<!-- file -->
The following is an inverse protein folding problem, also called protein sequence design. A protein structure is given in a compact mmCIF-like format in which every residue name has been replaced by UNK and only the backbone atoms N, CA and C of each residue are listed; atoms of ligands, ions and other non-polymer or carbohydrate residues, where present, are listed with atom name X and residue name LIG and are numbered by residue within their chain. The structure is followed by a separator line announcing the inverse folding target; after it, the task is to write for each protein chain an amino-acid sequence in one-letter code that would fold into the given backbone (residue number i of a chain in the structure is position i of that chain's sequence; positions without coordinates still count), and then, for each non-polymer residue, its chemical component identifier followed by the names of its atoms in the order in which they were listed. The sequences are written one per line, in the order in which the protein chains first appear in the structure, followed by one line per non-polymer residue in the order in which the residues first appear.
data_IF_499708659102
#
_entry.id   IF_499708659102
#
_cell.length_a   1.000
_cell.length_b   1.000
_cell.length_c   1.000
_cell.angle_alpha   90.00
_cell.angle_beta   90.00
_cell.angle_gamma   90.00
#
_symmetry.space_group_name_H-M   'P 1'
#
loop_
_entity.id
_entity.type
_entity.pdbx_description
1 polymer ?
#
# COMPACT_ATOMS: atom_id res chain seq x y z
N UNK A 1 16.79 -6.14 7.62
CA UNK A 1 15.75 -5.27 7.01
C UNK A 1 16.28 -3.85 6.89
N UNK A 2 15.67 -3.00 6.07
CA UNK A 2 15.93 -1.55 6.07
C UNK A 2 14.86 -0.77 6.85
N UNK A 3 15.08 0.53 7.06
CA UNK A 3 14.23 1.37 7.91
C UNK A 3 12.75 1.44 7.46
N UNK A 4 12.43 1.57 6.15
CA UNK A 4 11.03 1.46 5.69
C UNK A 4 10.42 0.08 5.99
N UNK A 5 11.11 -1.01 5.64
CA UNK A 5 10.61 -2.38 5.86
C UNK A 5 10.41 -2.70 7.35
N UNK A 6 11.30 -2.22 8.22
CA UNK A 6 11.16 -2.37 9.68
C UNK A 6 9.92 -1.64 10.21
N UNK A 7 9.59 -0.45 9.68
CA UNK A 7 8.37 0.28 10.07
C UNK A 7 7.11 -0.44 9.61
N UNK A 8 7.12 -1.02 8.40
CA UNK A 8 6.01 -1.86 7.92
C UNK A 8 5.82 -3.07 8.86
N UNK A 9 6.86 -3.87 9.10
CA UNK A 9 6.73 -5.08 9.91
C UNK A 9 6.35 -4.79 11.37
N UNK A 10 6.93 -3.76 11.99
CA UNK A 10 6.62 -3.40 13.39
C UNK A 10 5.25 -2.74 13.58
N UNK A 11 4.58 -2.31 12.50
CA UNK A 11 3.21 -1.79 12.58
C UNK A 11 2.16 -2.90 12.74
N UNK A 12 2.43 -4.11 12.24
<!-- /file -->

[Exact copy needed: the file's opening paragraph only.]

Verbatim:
The following is an inverse protein folding problem, also called protein sequence design. A protein structure is given in a compact mmCIF-like format in which every residue name has been replaced by UNK and only the backbone atoms N, CA and C of each residue are listed; atoms of ligands, ions and other non-polymer or carbohydrate residues, where present, are listed with atom name X and residue name LIG and are numbered by residue within their chain. The structure is followed by a separator line announcing the inverse folding target; after it, the task is to write for each protein chain an amino-acid sequence in one-letter code that would fold into the given backbone (residue number i of a chain in the structure is position i of that chain's sequence; positions without coordinates still count), and then, for each non-polymer residue, its chemical component identifier followed by the names of its atoms in the order in which they were listed. The sequences are written one per line, in the order in which the protein chains first appear in the structure, followed by one line per non-polymer residue in the order in which the residues first appear.